Enjoy the Colorful Photographic Impressions created by Vann Helms
Only two weeks ago, snow blanketed this area northeast of Lake Lure, and less days than that, the temperature plummeted to 16 degrees here in Otter Creek Valley, and yet, these Yoshino Cherry trees along Buffalo Creek Road about a mile from the Lake have burst forth with a most dramatic display this week. They are directly related to the famous trees in Washington D.C. which are also blooming this week.
Sugarloaf Mountain south of Lake Lure.
Mt. Shumont at 4,000 feet towers over Lake Lure and another flowering tree near the cherries. This is where the fires roared just four months ago.
A springtime salute to Old Glory…
Except for staining and a few finishing touches, the 18th century log farmhouse that I have been chronicling is finished.
The barn is untouched and really shows its age well.
A coat of red wash decades ago is almost gone with weather and sunlight. Let’s hope that Barnwood Builders never find this place. All wood was milled on the site.
Sunday morning’s snow lasted but six hours, but getting almost three inches anytime in mid March is always a treat. The temperature never made it down to freezing in my area, but the 33 degree air was enough to create magic. A stroll at sunrise found a blanket of white, and a steady stream of flakes with no wind. My cowboy hat was much more appropriate than the usual wool ski cap.
My neighbor’s blooming Peach must have been caught by surprise by the late flakes…
The house took everything in stride…
With no ice and snow on the salted roads, I drove out to explore the Northwest Rutherford Mountains, something I had not been able to do in heavier snows for the past eight years. What I found were clear roads with no cars, and a natural beauty that I had been missing while snow was still falling.Near Lake Lure
I made this video from the car during the drive…..
In the summer of 2014, I reported that the 1837 Cleghorn Plantation mansion in Rutherford County, North Carolina, had been repaired with new windows, new woodwork on the veranda, and a general interior decluttering, making the dowager watertight. Today I revisited the house to see what had changed since then.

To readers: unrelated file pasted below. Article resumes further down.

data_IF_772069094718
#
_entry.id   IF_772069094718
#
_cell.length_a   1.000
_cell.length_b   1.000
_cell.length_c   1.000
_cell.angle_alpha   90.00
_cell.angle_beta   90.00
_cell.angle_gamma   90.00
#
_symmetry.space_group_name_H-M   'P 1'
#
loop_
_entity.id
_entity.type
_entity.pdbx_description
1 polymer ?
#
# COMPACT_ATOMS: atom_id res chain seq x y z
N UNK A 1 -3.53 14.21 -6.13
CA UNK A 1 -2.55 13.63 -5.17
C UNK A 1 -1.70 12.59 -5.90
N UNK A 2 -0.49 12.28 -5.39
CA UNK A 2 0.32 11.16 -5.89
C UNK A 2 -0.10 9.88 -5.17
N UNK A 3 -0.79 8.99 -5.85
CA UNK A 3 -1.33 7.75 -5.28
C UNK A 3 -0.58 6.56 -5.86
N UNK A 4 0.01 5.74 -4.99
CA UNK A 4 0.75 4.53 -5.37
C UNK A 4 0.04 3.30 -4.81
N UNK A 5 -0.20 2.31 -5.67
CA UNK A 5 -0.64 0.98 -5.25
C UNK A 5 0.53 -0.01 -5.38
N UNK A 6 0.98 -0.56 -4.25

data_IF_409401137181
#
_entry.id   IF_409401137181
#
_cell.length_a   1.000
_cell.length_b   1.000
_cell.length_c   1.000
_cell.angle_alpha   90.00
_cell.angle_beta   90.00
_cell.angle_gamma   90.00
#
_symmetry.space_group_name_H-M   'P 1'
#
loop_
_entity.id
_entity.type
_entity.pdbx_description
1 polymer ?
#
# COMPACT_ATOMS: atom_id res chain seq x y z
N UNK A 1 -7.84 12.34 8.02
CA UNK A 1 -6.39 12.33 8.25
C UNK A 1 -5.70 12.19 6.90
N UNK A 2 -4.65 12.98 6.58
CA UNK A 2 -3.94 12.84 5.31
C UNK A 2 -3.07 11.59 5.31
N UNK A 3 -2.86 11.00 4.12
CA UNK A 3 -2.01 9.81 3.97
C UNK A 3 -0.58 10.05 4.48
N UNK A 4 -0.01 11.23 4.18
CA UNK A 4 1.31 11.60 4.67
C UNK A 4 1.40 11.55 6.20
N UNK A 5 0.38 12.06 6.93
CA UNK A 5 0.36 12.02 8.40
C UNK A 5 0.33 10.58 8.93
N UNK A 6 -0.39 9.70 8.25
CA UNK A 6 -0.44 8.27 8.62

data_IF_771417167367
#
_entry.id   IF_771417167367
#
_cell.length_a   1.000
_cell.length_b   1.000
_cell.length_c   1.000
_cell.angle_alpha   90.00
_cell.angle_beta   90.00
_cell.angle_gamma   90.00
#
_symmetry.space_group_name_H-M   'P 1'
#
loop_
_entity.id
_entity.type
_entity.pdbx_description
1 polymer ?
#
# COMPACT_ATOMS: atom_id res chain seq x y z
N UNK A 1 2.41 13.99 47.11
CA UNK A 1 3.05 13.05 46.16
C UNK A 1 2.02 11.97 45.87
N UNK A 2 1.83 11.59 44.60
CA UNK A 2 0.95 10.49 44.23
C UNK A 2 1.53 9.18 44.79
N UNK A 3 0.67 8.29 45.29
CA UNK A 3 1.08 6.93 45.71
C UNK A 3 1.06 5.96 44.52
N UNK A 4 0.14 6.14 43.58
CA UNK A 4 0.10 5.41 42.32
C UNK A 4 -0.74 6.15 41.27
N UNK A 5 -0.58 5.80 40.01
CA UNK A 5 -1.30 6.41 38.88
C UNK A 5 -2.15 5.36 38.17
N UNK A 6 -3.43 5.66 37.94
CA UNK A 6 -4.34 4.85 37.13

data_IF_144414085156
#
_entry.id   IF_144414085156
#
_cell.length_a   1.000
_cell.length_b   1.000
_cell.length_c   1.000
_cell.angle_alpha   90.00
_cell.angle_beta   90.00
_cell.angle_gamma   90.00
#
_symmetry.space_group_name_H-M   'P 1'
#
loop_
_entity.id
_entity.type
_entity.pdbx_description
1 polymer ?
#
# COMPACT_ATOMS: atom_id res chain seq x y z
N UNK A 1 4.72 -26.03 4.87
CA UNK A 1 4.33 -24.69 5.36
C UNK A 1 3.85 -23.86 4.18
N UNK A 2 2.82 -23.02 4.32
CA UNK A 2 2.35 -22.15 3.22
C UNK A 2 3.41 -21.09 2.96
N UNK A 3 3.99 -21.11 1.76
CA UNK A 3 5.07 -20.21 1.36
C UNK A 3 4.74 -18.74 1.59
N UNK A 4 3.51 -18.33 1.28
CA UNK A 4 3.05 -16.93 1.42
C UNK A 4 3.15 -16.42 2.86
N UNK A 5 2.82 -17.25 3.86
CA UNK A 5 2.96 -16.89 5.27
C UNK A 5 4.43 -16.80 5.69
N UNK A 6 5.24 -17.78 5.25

While I was disappointed that no new work has been done during this time, I am glad that the condition is no worse. The exterior glows with a new coat of white paint, and the structure looks to be solid. Here are the images that I made today. Most look very much like the ones I made in 2014. But here’s the best news of all.
In April of 2016, Tryon Equestrian Partners, developers of the nearby Tryon Equestrian Center, purchased the Cleghorn Golf and Country Club, including the historic plantation house. The new owners are planning to restore the house, and turn it into a farm to table restaurant in an effort to preserve and showcase the historic qualities of Rutherford County.
The view from behind the house looking up the 18th fairway. The mill stone is original.
Taking a couple of weeks break from this mild mountain winter, I have settled in Gainesville just a spring begins. Like everywhere else this year, it has come early to North Florida.
The Duck Pond District near downtown…
You wouldn’t expect to find shrubs blooming around Otter Pond in the dead of winter, but for the Hazel Alder plant, that’s exactly what happens. These hardy trees can bloom as early as the beginning of February, when sub-freezing temperatures are the norm. This unusually warm winter has been no exception.
The dangling catkins are the male part of the flower, and the red buds along the stems are the female flowers. I made these images on February 21st, on a frosty morning. These hardy trees grow close to water, as you can see in the image below of Otter Pond. The Hazel Alder are the brownish bushes growing along the banks of the pond.
Unlike their close cousins, the American Hazelnut, these plants produce small pinecone-like seeds that remain on the stems for entire year. Both are in the birch family.
If you search this blog for FARMHOUSE, or CABIN, or 18th CENTURY, you’ll see the posts I’ve written over the years about this original late 18th century log farmhouse. A visit this past week found the front of the structure completely covered with planks, hiding the last of the hand hewed logs underneath.
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